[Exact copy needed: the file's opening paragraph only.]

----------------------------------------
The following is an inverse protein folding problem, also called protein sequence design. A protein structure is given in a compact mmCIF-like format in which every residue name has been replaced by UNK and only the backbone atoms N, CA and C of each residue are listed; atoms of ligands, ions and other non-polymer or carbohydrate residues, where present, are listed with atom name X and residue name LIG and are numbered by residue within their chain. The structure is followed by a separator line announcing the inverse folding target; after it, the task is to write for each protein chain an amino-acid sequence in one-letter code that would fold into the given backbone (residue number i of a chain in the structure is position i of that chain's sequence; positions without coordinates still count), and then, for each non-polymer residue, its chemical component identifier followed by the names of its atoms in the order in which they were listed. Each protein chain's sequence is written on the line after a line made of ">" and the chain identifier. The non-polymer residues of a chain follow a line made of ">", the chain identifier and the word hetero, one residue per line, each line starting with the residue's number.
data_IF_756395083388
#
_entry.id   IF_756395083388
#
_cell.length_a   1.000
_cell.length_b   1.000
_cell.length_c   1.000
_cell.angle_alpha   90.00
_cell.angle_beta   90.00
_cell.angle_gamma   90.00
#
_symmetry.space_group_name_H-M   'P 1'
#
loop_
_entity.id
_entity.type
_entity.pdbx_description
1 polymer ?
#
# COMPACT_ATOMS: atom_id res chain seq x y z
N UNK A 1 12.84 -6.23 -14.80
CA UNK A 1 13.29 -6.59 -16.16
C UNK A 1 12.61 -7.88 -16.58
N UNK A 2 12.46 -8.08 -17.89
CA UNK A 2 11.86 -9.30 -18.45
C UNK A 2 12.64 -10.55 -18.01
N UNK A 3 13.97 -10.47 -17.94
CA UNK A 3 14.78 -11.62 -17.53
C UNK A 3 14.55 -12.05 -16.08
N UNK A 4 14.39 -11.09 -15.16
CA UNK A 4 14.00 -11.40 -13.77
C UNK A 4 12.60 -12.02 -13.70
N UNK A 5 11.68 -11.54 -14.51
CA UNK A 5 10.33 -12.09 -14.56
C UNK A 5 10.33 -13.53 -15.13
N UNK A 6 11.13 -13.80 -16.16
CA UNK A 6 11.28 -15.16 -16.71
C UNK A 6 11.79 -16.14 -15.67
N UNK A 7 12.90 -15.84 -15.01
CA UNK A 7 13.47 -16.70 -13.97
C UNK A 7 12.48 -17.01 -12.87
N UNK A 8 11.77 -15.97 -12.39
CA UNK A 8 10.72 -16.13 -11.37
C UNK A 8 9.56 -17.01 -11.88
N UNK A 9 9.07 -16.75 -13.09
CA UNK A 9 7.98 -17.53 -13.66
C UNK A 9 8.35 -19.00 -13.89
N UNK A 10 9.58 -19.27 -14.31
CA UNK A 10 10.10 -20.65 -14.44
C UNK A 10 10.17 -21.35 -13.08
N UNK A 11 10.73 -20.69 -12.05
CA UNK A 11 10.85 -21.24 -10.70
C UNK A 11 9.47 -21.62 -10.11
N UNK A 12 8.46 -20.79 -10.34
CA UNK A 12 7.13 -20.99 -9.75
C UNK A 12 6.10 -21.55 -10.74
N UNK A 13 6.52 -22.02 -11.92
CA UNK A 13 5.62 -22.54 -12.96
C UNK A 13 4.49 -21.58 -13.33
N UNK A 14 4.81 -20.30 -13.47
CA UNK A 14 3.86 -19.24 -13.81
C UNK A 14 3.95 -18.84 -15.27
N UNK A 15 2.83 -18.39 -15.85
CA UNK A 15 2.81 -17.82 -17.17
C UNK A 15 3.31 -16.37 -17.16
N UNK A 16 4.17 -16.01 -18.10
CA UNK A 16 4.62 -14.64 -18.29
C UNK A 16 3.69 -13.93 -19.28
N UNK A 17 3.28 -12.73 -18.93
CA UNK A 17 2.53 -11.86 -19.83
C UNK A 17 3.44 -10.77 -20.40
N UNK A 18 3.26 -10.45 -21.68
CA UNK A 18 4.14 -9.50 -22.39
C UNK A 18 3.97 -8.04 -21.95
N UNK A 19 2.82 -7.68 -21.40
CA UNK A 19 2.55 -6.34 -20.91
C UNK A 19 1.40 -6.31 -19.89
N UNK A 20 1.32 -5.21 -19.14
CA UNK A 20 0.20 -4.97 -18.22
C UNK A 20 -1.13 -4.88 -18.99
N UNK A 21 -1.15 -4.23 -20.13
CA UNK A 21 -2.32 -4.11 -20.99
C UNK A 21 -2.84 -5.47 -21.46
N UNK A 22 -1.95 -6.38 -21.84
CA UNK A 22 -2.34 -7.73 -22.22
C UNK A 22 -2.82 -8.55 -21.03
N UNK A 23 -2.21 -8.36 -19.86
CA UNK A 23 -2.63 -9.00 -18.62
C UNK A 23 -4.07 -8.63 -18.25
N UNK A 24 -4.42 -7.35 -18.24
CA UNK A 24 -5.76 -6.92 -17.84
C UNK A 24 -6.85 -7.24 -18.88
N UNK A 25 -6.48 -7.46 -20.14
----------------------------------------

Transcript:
The following is an inverse protein folding problem, also called protein sequence design. A protein structure is given in a compact mmCIF-like format in which every residue name has been replaced by UNK and only the backbone atoms N, CA and C of each residue are listed; atoms of ligands, ions and other non-polymer or carbohydrate residues, where present, are listed with atom name X and residue name LIG and are numbered by residue within their chain. The structure is followed by a separator line announcing the inverse folding target; after it, the task is to write for each protein chain an amino-acid sequence in one-letter code that would fold into the given backbone (residue number i of a chain in the structure is position i of that chain's sequence; positions without coordinates still count), and then, for each non-polymer residue, its chemical component identifier followed by the names of its atoms in the order in which they were listed. Each protein chain's sequence is written on the line after a line made of ">" and the chain identifier. The non-polymer residues of a chain follow a line made of ">", the chain identifier and the word hetero, one residue per line, each line starting with the residue's number.